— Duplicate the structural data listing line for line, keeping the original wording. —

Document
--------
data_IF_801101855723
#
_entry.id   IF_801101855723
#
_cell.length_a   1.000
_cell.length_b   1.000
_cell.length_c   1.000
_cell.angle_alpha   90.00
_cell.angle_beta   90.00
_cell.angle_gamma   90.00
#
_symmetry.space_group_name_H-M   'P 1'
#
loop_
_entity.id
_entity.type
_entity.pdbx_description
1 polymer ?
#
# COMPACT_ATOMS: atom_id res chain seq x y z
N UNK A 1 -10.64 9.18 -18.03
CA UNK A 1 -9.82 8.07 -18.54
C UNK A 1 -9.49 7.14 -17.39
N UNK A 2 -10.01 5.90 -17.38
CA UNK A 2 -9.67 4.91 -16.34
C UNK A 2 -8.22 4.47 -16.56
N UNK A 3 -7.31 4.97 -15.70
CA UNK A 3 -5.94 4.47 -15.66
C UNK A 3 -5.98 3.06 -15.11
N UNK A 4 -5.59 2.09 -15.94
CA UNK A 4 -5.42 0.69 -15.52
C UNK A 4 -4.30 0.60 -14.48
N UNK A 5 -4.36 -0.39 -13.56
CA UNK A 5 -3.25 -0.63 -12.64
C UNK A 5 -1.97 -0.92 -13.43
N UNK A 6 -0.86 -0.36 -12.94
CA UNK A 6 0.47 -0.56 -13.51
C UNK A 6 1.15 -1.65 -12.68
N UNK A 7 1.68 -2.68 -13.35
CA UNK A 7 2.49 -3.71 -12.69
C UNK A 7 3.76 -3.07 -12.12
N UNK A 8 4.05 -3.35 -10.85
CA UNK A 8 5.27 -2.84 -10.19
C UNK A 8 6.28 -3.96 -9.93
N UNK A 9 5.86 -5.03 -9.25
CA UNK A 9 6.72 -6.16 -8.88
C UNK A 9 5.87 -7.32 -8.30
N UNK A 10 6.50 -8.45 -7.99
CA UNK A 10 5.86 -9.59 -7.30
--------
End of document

data_IF_801101855723
#
_entry.id   IF_801101855723
#
_cell.length_a   1.000
_cell.length_b   1.000
_cell.length_c   1.000
_cell.angle_alpha   90.00
_cell.angle_beta   90.00
_cell.angle_gamma   90.00
#
_symmetry.space_group_name_H-M   'P 1'
#
loop_
_entity.id
_entity.type
_entity.pdbx_description
1 polymer ?
#
# COMPACT_ATOMS: atom_id res chain seq x y z
N UNK A 1 -10.64 9.18 -18.03
CA UNK A 1 -9.82 8.07 -18.54
C UNK A 1 -9.49 7.14 -17.39
N UNK A 2 -10.01 5.90 -17.38
CA UNK A 2 -9.67 4.91 -16.34
C UNK A 2 -8.22 4.47 -16.56
N UNK A 3 -7.31 4.97 -15.70
CA UNK A 3 -5.94 4.47 -15.66
C UNK A 3 -5.98 3.06 -15.11
N UNK A 4 -5.59 2.09 -15.94
CA UNK A 4 -5.42 0.69 -15.52
C UNK A 4 -4.30 0.60 -14.48
N UNK A 5 -4.36 -0.39 -13.56
CA UNK A 5 -3.25 -0.63 -12.64
C UNK A 5 -1.97 -0.92 -13.43
N UNK A 6 -0.86 -0.36 -12.94
CA UNK A 6 0.47 -0.56 -13.51
C UNK A 6 1.15 -1.65 -12.68
N UNK A 7 1.68 -2.68 -13.35
CA UNK A 7 2.49 -3.71 -12.69
C UNK A 7 3.76 -3.07 -12.12
N UNK A 8 4.05 -3.35 -10.85
CA UNK A 8 5.27 -2.84 -10.19
C UNK A 8 6.28 -3.96 -9.93
N UNK A 9 5.86 -5.03 -9.25
CA UNK A 9 6.72 -6.16 -8.88
C UNK A 9 5.87 -7.32 -8.30
N UNK A 10 6.50 -8.45 -7.99
CA UNK A 10 5.86 -9.59 -7.30